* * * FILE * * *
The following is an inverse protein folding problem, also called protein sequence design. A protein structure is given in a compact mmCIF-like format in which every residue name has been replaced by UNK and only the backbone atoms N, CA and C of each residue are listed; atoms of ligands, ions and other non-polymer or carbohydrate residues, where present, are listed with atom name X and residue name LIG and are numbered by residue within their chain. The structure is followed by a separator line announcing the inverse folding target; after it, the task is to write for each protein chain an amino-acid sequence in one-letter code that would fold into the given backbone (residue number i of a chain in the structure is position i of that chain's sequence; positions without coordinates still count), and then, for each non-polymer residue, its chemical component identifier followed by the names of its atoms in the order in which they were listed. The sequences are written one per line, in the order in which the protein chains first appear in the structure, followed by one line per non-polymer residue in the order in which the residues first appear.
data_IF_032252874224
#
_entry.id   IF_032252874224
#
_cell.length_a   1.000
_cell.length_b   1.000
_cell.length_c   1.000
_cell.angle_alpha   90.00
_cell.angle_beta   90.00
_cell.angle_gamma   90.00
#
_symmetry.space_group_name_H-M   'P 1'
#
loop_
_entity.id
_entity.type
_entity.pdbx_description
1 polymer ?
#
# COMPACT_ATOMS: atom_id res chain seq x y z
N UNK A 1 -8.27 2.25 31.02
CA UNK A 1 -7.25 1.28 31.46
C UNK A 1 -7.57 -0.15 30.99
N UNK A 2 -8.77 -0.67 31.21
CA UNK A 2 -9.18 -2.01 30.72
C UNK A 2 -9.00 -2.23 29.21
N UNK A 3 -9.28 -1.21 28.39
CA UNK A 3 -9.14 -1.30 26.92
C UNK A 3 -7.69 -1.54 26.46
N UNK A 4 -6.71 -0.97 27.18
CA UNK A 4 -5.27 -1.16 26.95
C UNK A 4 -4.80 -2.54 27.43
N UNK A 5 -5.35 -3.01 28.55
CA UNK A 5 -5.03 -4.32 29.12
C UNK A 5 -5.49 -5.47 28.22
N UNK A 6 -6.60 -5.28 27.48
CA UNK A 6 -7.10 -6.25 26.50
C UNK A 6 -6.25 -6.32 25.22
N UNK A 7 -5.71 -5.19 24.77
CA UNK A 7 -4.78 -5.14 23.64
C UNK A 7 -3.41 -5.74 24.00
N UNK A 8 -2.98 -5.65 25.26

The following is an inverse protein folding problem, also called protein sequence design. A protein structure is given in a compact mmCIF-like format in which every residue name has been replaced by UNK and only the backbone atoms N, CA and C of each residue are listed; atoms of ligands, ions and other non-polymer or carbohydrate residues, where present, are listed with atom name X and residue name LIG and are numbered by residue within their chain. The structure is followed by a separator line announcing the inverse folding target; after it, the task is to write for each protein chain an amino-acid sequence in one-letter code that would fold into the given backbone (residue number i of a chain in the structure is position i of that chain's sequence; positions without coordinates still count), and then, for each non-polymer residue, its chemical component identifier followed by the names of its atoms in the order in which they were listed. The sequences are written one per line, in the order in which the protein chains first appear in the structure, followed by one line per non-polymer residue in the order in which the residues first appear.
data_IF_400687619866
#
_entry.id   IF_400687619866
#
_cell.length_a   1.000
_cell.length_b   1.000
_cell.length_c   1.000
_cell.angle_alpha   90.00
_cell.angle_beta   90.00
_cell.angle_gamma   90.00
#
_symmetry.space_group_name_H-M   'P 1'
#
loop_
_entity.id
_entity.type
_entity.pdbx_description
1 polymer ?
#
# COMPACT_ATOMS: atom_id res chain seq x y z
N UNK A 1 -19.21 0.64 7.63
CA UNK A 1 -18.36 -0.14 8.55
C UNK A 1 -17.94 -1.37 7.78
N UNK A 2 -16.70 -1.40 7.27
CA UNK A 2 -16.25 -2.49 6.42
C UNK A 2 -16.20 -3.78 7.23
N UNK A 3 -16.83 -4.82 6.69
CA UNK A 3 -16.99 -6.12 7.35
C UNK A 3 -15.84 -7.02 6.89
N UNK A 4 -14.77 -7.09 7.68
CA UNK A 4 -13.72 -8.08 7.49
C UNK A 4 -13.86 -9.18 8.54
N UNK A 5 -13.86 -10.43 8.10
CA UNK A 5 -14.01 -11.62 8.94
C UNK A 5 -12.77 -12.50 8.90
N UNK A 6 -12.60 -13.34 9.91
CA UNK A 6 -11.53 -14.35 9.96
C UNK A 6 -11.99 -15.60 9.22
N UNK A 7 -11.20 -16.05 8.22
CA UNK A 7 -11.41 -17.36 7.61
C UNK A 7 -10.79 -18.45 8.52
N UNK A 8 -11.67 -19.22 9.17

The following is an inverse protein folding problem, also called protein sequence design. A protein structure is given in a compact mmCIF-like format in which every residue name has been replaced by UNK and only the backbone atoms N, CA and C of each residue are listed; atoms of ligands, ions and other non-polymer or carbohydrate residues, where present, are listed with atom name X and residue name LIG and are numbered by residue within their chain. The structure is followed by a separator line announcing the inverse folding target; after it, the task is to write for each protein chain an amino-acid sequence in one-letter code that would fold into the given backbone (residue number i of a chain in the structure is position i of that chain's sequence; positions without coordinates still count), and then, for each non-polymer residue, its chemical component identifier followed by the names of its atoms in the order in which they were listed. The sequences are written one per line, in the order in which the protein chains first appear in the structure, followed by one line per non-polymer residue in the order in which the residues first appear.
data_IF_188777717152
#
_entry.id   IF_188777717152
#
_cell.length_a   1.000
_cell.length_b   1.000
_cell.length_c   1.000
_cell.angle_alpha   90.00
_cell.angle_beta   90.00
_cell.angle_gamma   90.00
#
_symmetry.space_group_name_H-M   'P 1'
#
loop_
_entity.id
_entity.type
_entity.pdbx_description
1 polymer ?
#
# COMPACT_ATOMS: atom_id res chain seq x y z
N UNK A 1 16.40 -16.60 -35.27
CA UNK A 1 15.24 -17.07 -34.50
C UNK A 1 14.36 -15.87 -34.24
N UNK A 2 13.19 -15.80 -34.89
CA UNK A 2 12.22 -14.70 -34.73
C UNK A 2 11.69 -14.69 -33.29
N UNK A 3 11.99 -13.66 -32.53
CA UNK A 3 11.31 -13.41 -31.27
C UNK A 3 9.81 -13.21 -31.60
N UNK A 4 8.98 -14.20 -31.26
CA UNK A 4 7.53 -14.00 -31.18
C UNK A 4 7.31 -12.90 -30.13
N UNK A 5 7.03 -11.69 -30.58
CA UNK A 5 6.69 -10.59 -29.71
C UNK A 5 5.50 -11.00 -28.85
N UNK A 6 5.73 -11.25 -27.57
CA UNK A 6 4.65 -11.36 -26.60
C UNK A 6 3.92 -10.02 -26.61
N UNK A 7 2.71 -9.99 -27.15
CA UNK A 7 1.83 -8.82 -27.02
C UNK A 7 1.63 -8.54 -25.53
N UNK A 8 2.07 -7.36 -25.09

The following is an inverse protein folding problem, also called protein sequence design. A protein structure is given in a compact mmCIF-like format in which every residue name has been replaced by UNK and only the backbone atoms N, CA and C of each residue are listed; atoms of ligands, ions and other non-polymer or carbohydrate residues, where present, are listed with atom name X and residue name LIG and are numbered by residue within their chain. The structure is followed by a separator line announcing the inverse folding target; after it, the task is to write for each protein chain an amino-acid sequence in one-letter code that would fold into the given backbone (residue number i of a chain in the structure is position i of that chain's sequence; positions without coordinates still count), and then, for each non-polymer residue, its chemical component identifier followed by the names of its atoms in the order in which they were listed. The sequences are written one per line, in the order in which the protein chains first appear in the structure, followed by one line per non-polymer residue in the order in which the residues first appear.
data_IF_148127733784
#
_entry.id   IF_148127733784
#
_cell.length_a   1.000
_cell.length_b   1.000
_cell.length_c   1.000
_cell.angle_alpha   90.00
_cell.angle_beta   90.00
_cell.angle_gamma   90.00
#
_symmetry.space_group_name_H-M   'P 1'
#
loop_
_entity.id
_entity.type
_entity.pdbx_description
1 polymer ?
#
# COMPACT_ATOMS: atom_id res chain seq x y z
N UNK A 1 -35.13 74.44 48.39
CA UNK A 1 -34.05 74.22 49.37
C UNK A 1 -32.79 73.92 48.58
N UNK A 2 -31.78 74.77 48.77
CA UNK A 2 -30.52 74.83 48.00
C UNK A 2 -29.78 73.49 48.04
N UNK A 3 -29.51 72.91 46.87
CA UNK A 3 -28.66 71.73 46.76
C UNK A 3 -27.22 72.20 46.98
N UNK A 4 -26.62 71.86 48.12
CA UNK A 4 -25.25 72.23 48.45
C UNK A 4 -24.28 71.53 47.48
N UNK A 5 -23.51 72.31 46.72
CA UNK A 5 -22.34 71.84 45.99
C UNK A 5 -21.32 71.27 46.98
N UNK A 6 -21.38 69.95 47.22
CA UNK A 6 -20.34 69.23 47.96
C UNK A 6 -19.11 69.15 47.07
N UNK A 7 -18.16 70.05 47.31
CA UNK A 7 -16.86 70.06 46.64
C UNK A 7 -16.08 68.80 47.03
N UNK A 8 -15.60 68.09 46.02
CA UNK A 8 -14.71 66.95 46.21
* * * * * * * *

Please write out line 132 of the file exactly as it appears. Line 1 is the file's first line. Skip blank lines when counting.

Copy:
#